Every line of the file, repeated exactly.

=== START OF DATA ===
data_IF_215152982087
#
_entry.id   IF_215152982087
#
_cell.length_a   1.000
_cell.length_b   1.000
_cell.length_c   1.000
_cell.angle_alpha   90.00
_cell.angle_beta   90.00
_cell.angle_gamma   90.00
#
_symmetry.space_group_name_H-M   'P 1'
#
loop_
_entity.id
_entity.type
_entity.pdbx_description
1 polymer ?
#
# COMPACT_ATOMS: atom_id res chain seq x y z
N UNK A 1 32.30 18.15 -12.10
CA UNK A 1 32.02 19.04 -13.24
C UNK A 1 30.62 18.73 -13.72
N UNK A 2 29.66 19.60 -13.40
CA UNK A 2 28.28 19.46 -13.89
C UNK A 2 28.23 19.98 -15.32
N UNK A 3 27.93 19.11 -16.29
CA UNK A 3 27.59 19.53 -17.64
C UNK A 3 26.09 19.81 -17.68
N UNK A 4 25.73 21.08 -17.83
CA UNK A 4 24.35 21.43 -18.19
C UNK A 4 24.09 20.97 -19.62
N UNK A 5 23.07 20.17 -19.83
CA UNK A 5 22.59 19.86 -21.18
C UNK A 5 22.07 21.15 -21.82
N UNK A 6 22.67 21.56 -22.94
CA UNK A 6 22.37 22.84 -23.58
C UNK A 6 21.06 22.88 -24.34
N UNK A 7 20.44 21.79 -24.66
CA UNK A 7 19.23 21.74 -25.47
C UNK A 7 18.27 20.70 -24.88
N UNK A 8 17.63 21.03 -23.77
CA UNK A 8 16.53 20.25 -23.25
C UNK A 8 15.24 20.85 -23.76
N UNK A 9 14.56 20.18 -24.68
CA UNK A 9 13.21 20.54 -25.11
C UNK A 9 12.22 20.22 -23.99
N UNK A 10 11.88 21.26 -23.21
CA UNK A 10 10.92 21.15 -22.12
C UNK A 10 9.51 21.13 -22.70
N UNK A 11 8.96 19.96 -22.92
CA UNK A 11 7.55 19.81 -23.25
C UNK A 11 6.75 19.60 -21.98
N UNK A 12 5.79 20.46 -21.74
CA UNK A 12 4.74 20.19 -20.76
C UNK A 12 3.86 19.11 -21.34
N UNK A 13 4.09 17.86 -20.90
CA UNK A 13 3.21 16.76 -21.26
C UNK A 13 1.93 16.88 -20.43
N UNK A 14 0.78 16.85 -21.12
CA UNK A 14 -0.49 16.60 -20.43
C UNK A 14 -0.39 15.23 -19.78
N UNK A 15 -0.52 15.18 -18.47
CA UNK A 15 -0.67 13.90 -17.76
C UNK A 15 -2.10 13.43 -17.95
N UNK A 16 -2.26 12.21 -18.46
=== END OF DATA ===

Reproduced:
data_IF_215152982087
#
_entry.id   IF_215152982087
#
_cell.length_a   1.000
_cell.length_b   1.000
_cell.length_c   1.000
_cell.angle_alpha   90.00
_cell.angle_beta   90.00
_cell.angle_gamma   90.00
#
_symmetry.space_group_name_H-M   'P 1'
#
loop_
_entity.id
_entity.type
_entity.pdbx_description
1 polymer ?
#
# COMPACT_ATOMS: atom_id res chain seq x y z
N UNK A 1 32.30 18.15 -12.10
CA UNK A 1 32.02 19.04 -13.24
C UNK A 1 30.62 18.73 -13.72
N UNK A 2 29.66 19.60 -13.40
CA UNK A 2 28.28 19.46 -13.89
C UNK A 2 28.23 19.98 -15.32
N UNK A 3 27.93 19.11 -16.29
CA UNK A 3 27.59 19.53 -17.64
C UNK A 3 26.09 19.81 -17.68
N UNK A 4 25.73 21.08 -17.83
CA UNK A 4 24.35 21.43 -18.19
C UNK A 4 24.09 20.97 -19.62
N UNK A 5 23.07 20.17 -19.83
CA UNK A 5 22.59 19.86 -21.18
C UNK A 5 22.07 21.15 -21.82
N UNK A 6 22.67 21.56 -22.94
CA UNK A 6 22.37 22.84 -23.58
C UNK A 6 21.06 22.88 -24.34
N UNK A 7 20.44 21.79 -24.66
CA UNK A 7 19.23 21.74 -25.47
C UNK A 7 18.27 20.70 -24.88
N UNK A 8 17.63 21.03 -23.77
CA UNK A 8 16.53 20.25 -23.25
C UNK A 8 15.24 20.85 -23.76
N UNK A 9 14.56 20.18 -24.68
CA UNK A 9 13.21 20.54 -25.11
C UNK A 9 12.22 20.22 -23.99
N UNK A 10 11.88 21.26 -23.21
CA UNK A 10 10.92 21.15 -22.12
C UNK A 10 9.51 21.13 -22.70
N UNK A 11 8.96 19.96 -22.92
CA UNK A 11 7.55 19.81 -23.25
C UNK A 11 6.75 19.60 -21.98
N UNK A 12 5.79 20.46 -21.74
CA UNK A 12 4.74 20.19 -20.76
C UNK A 12 3.86 19.11 -21.34
N UNK A 13 4.09 17.86 -20.90
CA UNK A 13 3.21 16.76 -21.26
C UNK A 13 1.93 16.88 -20.43
N UNK A 14 0.78 16.85 -21.12
CA UNK A 14 -0.49 16.60 -20.43
C UNK A 14 -0.39 15.23 -19.78
N UNK A 15 -0.52 15.18 -18.47
CA UNK A 15 -0.67 13.90 -17.76
C UNK A 15 -2.10 13.43 -17.95
N UNK A 16 -2.26 12.21 -18.46